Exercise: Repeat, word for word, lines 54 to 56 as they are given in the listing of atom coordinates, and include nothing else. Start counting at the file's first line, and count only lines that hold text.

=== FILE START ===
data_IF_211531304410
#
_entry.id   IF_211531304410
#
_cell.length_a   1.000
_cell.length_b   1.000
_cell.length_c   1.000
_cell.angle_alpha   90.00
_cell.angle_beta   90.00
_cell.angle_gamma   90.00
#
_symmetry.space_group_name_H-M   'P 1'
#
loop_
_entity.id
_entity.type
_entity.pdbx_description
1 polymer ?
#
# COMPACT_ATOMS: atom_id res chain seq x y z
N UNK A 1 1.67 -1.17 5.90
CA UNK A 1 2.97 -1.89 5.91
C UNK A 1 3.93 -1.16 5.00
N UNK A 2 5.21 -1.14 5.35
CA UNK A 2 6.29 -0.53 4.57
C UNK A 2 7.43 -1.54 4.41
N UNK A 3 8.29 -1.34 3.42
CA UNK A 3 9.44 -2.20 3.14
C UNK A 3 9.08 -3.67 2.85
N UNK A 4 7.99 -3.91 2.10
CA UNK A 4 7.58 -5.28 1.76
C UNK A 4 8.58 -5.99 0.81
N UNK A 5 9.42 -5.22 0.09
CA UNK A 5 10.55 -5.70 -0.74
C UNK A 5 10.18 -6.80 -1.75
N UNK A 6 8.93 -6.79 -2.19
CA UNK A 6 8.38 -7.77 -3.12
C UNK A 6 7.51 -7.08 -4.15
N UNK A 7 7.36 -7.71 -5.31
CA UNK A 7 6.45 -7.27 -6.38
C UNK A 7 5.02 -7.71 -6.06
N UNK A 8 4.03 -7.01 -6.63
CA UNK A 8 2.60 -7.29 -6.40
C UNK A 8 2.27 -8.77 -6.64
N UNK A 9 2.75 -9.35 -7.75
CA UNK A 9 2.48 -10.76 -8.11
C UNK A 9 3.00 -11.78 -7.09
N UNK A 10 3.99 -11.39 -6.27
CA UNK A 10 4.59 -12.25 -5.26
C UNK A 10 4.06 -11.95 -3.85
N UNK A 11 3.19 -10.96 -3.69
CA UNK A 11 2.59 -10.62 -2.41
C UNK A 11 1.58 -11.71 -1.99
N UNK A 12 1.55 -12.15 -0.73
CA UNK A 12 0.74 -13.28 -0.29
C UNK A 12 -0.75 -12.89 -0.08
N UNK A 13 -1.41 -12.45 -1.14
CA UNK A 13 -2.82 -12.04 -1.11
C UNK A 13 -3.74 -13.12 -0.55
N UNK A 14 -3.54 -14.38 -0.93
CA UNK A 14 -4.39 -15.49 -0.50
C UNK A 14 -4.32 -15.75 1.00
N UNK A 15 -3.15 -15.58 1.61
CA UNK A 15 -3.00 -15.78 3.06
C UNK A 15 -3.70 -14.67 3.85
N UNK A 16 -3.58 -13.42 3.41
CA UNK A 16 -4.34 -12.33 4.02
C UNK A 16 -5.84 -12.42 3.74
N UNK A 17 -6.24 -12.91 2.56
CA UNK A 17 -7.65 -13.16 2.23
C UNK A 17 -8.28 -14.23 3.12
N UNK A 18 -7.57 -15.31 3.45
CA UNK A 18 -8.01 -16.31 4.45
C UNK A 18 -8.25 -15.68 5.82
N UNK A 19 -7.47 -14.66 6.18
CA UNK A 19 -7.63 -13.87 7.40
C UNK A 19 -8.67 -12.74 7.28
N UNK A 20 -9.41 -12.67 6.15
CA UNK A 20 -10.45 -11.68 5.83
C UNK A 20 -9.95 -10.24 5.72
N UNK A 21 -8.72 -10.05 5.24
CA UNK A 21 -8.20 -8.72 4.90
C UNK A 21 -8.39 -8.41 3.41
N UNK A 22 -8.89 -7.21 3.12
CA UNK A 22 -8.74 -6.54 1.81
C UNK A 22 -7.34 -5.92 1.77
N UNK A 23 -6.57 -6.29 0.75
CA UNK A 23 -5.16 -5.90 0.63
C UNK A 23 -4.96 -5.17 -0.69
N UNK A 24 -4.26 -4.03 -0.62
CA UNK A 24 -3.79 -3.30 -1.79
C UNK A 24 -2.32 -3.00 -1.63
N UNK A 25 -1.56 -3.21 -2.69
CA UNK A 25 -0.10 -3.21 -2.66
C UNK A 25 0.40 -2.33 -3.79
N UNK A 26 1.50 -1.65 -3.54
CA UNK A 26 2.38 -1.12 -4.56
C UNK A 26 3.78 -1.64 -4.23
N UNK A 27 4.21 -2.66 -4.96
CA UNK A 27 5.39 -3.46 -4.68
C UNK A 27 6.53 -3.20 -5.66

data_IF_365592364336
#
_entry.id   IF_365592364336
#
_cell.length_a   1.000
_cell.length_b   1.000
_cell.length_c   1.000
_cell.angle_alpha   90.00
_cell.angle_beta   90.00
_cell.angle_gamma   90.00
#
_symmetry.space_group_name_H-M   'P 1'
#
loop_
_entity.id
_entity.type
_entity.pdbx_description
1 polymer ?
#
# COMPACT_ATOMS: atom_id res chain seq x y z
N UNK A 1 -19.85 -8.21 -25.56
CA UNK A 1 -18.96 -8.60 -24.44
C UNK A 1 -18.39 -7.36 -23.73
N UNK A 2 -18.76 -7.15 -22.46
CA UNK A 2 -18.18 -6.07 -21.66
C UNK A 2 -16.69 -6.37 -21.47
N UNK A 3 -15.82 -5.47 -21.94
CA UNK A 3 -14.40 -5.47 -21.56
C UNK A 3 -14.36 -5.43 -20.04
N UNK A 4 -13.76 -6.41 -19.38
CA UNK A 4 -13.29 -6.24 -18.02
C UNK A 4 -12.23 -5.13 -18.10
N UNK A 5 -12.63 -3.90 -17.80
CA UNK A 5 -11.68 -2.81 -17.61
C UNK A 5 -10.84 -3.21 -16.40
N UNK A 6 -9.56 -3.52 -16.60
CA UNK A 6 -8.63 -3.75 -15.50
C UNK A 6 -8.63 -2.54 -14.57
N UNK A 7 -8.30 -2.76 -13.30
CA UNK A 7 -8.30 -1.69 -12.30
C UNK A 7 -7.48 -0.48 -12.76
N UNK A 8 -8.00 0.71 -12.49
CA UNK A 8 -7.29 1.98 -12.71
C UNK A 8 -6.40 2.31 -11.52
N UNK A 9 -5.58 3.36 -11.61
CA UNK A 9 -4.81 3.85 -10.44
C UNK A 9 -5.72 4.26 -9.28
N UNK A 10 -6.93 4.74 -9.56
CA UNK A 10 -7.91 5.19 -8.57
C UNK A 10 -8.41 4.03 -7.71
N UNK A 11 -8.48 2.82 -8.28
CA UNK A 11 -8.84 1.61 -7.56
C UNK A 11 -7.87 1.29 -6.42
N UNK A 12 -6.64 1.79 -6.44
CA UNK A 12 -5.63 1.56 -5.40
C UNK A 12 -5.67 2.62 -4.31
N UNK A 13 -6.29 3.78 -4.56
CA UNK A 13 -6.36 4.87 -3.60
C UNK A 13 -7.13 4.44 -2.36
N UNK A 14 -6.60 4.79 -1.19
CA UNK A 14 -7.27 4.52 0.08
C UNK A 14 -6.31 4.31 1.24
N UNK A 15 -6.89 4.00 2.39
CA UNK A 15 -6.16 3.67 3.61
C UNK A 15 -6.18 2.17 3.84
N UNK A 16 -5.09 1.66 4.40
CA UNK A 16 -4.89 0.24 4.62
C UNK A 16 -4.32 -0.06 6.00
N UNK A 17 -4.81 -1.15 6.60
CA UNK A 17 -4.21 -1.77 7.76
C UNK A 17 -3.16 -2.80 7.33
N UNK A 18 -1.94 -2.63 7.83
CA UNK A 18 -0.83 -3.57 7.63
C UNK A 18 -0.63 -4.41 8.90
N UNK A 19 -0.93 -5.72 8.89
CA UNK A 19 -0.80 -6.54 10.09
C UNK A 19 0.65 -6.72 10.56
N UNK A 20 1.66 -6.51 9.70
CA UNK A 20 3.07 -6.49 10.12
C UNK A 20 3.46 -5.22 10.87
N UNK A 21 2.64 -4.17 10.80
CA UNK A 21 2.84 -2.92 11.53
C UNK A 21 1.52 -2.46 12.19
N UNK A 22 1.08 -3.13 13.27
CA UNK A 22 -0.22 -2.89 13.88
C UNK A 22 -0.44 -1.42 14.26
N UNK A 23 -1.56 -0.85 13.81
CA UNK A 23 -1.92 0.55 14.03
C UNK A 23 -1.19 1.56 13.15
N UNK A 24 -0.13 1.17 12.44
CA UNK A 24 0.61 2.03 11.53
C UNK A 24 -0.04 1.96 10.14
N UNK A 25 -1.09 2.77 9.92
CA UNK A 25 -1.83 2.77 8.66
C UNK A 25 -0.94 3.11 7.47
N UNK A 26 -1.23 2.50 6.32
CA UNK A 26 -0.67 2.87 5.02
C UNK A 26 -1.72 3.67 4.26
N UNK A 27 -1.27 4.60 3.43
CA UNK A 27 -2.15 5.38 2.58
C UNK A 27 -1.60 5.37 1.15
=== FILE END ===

N UNK A 12 1.55 -12.15 -0.73
CA UNK A 12 0.74 -13.28 -0.29
C UNK A 12 -0.75 -12.89 -0.08